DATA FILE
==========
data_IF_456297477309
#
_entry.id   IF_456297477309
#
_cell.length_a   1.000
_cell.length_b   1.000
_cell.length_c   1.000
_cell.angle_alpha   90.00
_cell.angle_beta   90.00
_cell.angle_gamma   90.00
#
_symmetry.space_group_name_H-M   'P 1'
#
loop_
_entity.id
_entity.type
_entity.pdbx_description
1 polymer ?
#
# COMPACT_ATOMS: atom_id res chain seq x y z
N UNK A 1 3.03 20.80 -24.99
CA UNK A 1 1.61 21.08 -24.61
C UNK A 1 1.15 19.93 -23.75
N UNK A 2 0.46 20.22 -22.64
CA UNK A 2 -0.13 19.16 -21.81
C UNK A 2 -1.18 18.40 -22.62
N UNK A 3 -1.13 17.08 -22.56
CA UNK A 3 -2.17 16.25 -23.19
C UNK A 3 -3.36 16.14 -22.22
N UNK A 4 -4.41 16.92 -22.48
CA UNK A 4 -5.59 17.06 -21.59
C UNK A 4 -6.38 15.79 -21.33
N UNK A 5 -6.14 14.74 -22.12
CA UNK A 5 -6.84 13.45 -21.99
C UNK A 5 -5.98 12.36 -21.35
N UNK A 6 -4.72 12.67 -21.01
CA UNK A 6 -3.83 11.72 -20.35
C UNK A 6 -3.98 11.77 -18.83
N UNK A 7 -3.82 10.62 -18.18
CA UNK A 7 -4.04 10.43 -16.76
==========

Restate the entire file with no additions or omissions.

data_IF_456297477309
#
_entry.id   IF_456297477309
#
_cell.length_a   1.000
_cell.length_b   1.000
_cell.length_c   1.000
_cell.angle_alpha   90.00
_cell.angle_beta   90.00
_cell.angle_gamma   90.00
#
_symmetry.space_group_name_H-M   'P 1'
#
loop_
_entity.id
_entity.type
_entity.pdbx_description
1 polymer ?
#
# COMPACT_ATOMS: atom_id res chain seq x y z
N UNK A 1 3.03 20.80 -24.99
CA UNK A 1 1.61 21.08 -24.61
C UNK A 1 1.15 19.93 -23.75
N UNK A 2 0.46 20.22 -22.64
CA UNK A 2 -0.13 19.16 -21.81
C UNK A 2 -1.18 18.40 -22.62
N UNK A 3 -1.13 17.08 -22.56
CA UNK A 3 -2.17 16.25 -23.19
C UNK A 3 -3.36 16.14 -22.22
N UNK A 4 -4.41 16.92 -22.48
CA UNK A 4 -5.59 17.06 -21.59
C UNK A 4 -6.38 15.79 -21.33
N UNK A 5 -6.14 14.74 -22.12
CA UNK A 5 -6.84 13.45 -21.99
C UNK A 5 -5.98 12.36 -21.35
N UNK A 6 -4.72 12.67 -21.01
CA UNK A 6 -3.83 11.72 -20.35
C UNK A 6 -3.98 11.77 -18.83
N UNK A 7 -3.82 10.62 -18.18
CA UNK A 7 -4.04 10.43 -16.76